dollars for a half-unit class and $26 for a 1-unit class gets you in for the whole semester. “Something like that in the open market is easily over $100 dollars,” he said. Exercise machines that Jenelle Jung / City Times are exceptionally taken care Danitsa Velarde, left, Lindsay of, friendly Dilorenzo, center, and Daniel hand-picked Morino work out in the Fitness staff and fitCenter on April 21. Dilorenzo and ness combined with educaMorino are visually impaired. tion make this a strong program, according to Greer. Greer invites City College students, “We’ve opened the doors here, welcome to the Fitness Center!” Check out what the Fitness Center has to offer and their hours of operation at City’s homepage:, click the “Student Resources” tab at the top and then choose “Fitness Center.”

local sporting and other events, including that of the SDTC. On a good day at Balboa Stadium, nearly 300 people will turn out. Greer is able to fit so many runners on a 400-meter track by using an approach commonly used in swimming. He organizes his runners by dividing them into three groups. Beginners are assigned to the outside lanes, intermediates run in the middle lanes and the faster runners get the inside lanes. The SDTC is open to the community, and anyone can join for a nominal, yearly fee. Members

of the club are entitled to benefits that include free year-round coaching sessions at Balboa Stadium track, a one-year subscription to the newsletter “San Diego Running” and discounted entry fees to all SDTC races. The club consists of runners of all ages and abilities, from recreational joggers to elite athletes. Its mission is to support the development of distance running, track and field and other related sports in the county. For more information on the SDTC, visit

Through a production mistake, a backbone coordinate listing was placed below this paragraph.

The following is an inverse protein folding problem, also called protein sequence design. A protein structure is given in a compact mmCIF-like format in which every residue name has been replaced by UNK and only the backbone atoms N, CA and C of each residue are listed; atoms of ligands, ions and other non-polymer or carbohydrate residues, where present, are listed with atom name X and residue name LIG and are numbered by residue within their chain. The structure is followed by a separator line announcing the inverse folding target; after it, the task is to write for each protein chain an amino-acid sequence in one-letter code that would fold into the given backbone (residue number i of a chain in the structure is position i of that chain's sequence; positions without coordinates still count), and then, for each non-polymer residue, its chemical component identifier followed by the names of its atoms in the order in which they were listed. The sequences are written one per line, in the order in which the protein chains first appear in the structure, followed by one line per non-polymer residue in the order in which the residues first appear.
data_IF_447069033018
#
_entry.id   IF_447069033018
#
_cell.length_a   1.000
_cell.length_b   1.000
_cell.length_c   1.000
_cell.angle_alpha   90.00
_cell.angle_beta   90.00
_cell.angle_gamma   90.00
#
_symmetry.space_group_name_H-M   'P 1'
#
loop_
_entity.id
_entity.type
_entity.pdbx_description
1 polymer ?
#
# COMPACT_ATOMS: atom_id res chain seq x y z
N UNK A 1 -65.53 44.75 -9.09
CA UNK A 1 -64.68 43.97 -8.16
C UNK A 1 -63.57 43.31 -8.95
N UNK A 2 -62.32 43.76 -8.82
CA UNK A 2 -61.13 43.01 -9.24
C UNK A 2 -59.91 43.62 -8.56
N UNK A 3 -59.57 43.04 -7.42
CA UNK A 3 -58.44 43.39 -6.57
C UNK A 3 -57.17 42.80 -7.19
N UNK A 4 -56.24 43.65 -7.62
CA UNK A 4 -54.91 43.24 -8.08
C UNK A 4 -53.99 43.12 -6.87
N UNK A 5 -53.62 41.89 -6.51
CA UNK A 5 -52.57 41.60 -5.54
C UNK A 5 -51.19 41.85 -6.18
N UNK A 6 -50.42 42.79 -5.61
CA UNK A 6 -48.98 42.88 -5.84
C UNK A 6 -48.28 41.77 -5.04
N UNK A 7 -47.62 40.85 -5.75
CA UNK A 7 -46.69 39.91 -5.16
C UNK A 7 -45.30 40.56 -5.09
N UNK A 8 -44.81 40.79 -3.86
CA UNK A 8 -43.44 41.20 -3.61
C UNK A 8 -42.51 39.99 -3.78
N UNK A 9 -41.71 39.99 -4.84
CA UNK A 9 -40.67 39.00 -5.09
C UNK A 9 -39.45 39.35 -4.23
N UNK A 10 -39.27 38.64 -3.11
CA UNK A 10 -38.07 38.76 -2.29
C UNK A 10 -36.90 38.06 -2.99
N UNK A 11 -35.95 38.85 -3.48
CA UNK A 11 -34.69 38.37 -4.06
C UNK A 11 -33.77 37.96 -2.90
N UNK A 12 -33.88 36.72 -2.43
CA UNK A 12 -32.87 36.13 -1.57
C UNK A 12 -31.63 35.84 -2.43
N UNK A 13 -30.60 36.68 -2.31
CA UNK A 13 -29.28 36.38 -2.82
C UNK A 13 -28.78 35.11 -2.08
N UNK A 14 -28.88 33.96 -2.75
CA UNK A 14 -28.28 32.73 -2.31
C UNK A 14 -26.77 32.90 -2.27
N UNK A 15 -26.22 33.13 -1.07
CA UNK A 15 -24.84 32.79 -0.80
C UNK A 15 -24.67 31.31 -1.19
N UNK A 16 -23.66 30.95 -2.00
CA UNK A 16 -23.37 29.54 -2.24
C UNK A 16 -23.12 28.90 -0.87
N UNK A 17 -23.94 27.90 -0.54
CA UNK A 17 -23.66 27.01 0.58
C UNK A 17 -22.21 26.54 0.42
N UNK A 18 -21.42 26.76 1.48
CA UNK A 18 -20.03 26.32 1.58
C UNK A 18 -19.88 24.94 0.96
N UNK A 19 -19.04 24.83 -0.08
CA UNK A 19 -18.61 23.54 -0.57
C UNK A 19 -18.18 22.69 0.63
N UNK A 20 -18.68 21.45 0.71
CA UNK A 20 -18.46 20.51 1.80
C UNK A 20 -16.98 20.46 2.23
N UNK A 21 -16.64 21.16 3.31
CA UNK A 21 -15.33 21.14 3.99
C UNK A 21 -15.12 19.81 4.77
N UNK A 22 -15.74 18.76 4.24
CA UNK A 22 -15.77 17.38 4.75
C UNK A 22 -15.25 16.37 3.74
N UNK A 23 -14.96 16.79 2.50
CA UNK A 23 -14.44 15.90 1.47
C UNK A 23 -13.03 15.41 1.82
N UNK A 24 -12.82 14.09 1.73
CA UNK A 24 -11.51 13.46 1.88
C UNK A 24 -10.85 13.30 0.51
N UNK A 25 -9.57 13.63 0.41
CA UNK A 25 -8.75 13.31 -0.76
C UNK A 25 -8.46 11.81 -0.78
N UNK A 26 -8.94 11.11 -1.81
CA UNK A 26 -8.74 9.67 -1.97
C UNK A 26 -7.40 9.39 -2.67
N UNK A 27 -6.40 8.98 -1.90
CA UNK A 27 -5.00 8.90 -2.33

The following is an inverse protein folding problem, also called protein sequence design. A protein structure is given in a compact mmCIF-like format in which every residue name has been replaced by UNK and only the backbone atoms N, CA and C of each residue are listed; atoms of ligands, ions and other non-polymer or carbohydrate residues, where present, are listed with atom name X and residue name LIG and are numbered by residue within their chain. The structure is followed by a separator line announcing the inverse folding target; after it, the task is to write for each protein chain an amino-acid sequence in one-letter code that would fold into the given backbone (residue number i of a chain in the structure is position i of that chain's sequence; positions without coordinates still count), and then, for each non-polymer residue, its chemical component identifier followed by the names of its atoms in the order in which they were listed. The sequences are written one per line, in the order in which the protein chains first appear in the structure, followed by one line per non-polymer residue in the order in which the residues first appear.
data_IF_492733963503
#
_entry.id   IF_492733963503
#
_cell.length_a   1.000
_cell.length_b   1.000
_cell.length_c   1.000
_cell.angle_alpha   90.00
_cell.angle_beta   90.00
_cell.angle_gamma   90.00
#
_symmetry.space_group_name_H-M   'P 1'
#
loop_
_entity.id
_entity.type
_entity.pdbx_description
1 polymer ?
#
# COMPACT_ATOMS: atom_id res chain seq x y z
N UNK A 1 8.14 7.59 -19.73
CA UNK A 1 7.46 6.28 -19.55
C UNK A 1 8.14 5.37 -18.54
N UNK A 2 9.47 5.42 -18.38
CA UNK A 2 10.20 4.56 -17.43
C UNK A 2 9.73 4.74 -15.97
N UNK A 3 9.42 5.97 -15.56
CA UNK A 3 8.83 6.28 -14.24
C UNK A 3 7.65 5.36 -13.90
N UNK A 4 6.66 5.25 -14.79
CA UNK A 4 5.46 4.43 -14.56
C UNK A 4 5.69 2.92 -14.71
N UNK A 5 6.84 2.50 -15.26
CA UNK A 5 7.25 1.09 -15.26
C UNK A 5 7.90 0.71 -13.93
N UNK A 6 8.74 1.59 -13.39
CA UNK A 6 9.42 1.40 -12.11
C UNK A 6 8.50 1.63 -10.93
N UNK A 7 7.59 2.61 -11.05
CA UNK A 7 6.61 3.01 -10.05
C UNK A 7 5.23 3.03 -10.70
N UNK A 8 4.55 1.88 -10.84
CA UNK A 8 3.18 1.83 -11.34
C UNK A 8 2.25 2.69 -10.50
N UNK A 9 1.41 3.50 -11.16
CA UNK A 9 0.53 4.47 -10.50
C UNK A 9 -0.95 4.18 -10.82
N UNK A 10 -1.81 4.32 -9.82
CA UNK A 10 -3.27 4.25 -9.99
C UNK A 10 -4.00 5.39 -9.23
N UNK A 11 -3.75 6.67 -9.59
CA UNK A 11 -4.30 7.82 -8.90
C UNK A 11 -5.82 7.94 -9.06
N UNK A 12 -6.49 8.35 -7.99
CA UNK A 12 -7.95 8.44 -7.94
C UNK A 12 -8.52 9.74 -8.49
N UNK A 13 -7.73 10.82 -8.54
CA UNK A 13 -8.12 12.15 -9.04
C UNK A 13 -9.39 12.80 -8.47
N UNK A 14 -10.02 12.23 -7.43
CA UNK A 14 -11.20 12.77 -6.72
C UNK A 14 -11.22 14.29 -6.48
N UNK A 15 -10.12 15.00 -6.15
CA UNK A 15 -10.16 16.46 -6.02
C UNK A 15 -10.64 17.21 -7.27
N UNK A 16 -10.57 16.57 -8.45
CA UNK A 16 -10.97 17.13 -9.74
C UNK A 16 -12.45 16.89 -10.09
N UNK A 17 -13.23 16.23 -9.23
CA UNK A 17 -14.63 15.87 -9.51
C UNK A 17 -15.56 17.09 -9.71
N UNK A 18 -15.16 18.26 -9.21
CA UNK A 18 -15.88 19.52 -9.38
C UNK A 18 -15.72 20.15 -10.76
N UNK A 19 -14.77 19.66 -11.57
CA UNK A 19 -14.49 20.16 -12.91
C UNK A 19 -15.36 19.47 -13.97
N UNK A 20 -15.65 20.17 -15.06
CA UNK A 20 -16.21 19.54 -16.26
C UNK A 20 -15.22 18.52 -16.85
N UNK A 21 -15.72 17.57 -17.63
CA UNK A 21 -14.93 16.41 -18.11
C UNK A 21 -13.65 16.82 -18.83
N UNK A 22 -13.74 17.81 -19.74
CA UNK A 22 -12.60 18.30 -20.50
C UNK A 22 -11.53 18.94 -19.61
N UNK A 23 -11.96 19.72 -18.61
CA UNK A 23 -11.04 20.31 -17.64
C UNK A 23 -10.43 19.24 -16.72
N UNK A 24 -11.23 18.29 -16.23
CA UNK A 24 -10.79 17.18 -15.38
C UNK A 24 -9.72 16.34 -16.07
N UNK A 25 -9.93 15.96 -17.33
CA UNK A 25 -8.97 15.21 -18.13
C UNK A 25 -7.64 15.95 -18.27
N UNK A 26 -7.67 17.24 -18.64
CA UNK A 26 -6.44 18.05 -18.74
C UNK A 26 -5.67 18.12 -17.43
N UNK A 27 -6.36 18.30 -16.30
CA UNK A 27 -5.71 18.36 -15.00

two more runs. The runs came on back to back RBI knocks by Kevin Hofmockel and Luna who drove in Hofmockel with a triple that split Mesa’s defenders in right-center field. Once Billings was pulled after seven innings coach Brown pulled Luna from second base and inserted him as pitcher to close out the game. “There’s quite a few arms contributing here. Little Matty Luna coming in from second base, he’s been our closer. His nickname is Lights Out, Lights Out Luna,” said Brown, smiling, “and he’s come out and got the job done almost every time.” Luna shut the door in the eighth but ran into trouble in the ninth, allowing two runs before Mesa’s shortstop grounded into

a game ending double play. With six games remaining, the Knights have quite a challenge ahead of them if they want to stay in playoff contention. Their next two games come against the last place Imperial Valley team. Then they match up with conference-leading Palomar for two games, before ending their season with two against Grossmont who is currently in the battle for second place. “It’s a good group, you know. There’s no real, real all star on this club. It’s just a group of guys that like to play down and dirty baseball, and thats kind of the type of club we like here. They scrap, they battle and they hate to lose,” Brown said.